I am also looking at that as a one package cuz I have to.
For my game development sake and my future in game development if I manage something out I have to learn the whole package.
The problem is that each field in that package is something you need to learn your whole life.
If you want to draw,you got to focus on drawing every day.
The same goes for modeling,programing,animation...

When people are in some company they focus only on their work.
3D modeler does modeling,animator does animation,coder does coding.

When you are entirely focused on one field you can improve much more and faster.
And there is still factor of your own courage to pursue your goals.
If you have support about what you are doing,then you can see things clearly.
It becomes easier a bit and you dont start losing hope that you will one day achieve what you are after.

I didnt have support from my family.
They wanted me to be an engineer for electronics.
I found a glimse of hope in my game fans and those people I helped in game development with my modeling.

I will try to model normal characters and other non anime.
Yesterday I modeled a sword.

I belive that I know some of the anatomy,but not from actually learning it,but by remembering from tutorials when people modeled their models.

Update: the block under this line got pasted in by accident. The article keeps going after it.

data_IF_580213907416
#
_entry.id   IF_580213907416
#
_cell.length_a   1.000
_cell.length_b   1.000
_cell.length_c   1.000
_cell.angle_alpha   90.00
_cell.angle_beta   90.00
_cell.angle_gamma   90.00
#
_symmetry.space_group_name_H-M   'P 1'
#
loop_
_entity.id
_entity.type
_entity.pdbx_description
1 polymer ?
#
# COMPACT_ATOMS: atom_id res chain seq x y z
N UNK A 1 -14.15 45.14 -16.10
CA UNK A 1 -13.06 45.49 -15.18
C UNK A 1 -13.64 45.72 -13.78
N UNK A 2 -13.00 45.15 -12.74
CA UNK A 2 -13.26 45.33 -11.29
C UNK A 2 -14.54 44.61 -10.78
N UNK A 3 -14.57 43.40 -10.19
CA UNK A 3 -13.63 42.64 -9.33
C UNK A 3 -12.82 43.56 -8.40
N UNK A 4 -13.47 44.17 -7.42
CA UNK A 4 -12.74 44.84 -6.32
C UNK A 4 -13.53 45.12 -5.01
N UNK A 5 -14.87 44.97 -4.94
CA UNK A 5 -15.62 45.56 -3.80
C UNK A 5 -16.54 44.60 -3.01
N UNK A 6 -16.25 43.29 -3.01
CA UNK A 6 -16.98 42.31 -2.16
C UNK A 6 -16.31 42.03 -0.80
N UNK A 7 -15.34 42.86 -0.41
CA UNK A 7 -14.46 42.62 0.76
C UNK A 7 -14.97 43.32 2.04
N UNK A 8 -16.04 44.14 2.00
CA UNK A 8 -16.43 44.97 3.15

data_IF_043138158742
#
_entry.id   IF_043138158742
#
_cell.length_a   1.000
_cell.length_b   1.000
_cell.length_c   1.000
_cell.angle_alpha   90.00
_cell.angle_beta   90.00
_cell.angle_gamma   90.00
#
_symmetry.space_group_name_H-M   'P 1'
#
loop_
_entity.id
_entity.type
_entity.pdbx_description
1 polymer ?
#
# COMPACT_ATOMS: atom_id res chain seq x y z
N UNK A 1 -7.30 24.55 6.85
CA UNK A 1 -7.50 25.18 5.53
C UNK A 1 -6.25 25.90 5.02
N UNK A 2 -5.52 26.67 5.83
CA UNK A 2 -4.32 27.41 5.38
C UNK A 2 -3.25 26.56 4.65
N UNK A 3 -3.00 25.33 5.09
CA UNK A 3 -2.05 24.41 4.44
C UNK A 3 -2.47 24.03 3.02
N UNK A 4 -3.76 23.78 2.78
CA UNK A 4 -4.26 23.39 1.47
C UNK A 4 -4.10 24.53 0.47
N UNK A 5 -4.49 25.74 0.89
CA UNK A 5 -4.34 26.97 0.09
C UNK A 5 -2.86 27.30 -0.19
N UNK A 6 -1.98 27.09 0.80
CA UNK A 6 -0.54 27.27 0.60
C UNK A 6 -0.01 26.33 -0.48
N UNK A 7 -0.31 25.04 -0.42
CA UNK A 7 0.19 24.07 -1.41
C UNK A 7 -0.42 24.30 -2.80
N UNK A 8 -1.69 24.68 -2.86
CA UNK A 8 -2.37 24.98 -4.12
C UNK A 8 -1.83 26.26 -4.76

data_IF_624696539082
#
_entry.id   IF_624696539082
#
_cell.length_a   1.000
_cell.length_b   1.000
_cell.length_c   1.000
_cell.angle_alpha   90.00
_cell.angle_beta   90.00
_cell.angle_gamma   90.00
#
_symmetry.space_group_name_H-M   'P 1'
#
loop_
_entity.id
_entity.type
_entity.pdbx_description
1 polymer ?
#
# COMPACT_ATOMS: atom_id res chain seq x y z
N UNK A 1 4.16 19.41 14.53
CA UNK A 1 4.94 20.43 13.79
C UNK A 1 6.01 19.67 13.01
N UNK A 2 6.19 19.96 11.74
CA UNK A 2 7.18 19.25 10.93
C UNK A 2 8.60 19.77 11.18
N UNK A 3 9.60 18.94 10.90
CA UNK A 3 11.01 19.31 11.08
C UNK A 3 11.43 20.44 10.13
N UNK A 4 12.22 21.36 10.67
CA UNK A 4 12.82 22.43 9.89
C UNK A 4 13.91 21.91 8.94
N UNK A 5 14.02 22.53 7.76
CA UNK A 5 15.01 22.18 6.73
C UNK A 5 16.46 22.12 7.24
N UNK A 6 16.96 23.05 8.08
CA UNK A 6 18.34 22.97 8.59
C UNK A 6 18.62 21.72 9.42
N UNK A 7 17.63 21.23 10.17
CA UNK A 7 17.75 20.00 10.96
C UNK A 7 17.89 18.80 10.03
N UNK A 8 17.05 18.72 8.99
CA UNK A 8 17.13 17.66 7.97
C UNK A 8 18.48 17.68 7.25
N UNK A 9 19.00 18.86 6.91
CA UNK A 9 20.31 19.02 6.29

So I should probably try to actually get that knowledge fully,but I dont know a way of doing it.
Do I just start by modeling body parts one by one?
Do I draw them?
Sculpt them?
 
Old 02-20-2014, 09:03 AM   #9
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Quote:
Originally Posted by blackdragonstory
If they are making an anime game,then they would most certanly want to see anime models in portfolio.
But I get what you mean.


There's almost no games that are anime, and most of the ones that are are 2D
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Old 02-20-2014, 10:22 AM   #10
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Quote:
Originally Posted by darthviper107
There's almost no games that are anime, and most of the ones that are are 2D


There are quite a lot of anime games out there.
Dragonball,Naruto,Bleach,One Piece,Beyblade...
There are also cartoon games as well.
Pokemon,Ben10,Futurama,Simpsons...

This were all made in to 3D games.
Each anime and cartoon can have it's own game and there are a lot of people that are watching anime and cartoons so that means they would play it as well.

Anways I wanted to show you that sword I was talking about.
Handle and shield are still wip,but the blade is finished.
I made a short turnaround gif image in KeyShot 4.
Take a look

 
Old 02-20-2014, 03:13 PM   #11
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I would definitely agree there are some anime games out there.

But I would also agree with the overall point that if you 'specialize' yourself
too much in anime you will be painting yourself into a corner career wise.
A nearly empty corner.

If you really want an expanded portfolio that is marketable across a broader range of employers-focus on more diversity ASAP. A few studios have dabbled in anime. True. But not many are doing 'exclusively anime games'.

Broaden your horizons. Or stay a hobbyist.
 
Old 02-22-2014, 09:28 AM   #12
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Quote:
Originally Posted by circusboy